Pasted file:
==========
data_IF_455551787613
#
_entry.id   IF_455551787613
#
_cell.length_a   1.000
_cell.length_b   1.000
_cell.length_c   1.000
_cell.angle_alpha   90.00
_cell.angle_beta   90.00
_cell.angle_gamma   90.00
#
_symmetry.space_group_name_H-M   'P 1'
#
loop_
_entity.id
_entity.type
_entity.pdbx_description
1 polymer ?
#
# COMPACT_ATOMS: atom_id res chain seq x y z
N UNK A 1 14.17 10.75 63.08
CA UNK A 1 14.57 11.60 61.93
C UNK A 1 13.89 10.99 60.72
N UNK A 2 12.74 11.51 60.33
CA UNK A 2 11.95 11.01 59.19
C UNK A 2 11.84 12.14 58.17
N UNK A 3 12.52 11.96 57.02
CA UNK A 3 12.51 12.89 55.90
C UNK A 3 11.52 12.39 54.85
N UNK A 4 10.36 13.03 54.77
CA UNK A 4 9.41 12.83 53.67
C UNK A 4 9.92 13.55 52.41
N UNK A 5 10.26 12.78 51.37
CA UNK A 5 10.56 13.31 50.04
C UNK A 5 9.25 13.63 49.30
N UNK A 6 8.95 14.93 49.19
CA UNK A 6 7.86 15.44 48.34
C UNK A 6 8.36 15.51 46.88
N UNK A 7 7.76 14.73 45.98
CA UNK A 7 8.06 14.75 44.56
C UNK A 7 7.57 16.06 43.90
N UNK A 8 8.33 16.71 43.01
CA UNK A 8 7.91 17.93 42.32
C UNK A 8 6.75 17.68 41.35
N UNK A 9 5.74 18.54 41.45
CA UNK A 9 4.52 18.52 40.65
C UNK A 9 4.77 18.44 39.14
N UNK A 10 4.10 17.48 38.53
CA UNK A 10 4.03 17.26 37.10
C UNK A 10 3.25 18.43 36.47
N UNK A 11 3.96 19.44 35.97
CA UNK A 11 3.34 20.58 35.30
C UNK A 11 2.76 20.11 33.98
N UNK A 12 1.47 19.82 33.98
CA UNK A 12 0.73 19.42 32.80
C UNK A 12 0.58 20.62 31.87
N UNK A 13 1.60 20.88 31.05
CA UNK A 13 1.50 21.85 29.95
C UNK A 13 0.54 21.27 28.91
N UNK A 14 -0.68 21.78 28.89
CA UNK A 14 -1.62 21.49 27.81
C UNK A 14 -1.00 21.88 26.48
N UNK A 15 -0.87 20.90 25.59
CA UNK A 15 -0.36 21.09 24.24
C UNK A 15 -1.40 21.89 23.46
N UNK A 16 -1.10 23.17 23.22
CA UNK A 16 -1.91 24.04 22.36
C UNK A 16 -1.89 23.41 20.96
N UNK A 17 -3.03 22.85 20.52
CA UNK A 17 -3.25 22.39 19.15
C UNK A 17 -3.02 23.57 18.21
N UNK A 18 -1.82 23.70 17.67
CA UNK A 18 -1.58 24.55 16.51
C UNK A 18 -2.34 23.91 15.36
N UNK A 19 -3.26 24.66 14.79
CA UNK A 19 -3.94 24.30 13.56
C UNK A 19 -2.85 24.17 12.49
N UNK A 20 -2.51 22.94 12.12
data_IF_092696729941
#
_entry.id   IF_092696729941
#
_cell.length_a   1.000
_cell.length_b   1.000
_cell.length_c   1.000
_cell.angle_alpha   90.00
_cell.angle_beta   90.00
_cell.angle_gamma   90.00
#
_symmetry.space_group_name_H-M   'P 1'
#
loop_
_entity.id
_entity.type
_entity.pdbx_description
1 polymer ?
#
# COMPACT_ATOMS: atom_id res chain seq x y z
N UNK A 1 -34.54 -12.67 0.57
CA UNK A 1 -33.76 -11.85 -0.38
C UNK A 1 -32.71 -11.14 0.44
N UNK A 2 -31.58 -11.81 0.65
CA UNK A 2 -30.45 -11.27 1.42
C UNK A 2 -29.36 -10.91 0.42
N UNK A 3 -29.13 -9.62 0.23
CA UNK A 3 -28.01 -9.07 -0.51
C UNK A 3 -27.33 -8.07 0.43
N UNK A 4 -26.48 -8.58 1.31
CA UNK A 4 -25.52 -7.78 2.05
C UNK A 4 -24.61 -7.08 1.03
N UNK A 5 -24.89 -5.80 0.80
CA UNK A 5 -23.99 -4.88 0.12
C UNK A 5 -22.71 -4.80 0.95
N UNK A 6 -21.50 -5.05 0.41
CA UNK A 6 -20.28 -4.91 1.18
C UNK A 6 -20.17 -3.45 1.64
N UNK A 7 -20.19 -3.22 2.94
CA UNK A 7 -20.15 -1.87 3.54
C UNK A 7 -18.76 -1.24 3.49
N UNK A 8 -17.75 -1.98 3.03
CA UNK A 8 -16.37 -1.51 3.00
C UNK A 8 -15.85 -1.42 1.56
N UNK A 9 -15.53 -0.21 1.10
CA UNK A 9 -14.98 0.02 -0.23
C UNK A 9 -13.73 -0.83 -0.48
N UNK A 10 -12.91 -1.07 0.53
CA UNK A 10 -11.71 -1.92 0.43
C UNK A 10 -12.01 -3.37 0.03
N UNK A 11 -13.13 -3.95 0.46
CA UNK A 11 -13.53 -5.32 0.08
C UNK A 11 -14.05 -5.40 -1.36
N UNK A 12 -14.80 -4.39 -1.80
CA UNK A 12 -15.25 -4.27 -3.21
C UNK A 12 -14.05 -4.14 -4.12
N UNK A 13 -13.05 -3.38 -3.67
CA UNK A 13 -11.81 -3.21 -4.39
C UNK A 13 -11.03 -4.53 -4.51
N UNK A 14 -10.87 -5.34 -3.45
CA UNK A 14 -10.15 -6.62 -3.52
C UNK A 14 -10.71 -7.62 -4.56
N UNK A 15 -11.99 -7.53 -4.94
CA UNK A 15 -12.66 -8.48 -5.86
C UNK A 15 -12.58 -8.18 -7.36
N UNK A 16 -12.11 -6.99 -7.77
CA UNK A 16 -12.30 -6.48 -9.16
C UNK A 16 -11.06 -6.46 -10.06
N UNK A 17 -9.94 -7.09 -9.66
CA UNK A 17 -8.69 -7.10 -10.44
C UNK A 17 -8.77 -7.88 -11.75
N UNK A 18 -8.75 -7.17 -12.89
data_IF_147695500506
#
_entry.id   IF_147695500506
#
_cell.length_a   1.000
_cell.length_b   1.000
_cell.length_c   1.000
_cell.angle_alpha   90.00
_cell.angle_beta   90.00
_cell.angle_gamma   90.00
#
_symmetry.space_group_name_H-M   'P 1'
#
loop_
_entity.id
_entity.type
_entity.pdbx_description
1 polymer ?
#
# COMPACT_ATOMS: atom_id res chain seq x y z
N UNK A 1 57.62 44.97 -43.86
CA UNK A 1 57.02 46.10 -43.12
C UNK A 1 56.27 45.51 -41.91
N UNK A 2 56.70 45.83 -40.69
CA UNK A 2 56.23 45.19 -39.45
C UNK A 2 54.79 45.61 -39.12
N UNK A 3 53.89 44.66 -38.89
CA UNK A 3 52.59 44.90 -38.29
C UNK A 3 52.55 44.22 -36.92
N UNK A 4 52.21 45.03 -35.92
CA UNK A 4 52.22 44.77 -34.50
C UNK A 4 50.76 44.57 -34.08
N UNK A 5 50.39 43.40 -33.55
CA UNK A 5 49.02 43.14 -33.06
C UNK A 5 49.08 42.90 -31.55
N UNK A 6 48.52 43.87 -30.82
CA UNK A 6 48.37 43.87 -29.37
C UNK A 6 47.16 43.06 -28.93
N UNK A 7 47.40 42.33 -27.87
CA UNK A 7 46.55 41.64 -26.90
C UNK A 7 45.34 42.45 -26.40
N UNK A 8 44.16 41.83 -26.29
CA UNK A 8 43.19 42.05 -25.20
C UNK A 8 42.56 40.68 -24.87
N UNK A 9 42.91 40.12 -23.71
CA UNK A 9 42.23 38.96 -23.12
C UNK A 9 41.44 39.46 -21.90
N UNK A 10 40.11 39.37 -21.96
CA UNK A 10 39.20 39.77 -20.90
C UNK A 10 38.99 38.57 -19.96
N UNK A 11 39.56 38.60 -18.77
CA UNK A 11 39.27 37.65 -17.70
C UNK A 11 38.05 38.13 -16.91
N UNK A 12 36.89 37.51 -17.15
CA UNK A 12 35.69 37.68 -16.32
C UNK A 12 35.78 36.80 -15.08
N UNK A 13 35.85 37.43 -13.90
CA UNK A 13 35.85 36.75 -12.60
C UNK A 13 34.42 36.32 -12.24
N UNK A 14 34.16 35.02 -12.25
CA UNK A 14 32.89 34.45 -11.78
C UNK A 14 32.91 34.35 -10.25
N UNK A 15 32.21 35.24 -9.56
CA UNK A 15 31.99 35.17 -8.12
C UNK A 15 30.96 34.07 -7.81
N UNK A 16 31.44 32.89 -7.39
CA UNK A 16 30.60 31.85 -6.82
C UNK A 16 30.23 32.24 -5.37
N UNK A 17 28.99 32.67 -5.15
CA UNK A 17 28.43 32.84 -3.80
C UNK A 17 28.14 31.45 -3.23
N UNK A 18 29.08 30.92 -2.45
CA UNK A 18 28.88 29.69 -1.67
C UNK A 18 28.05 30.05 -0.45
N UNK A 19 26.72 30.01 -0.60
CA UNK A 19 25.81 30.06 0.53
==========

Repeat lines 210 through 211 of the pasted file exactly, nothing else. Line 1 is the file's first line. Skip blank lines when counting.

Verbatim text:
N UNK A 14 34.16 35.02 -12.25
CA UNK A 14 32.89 34.45 -11.78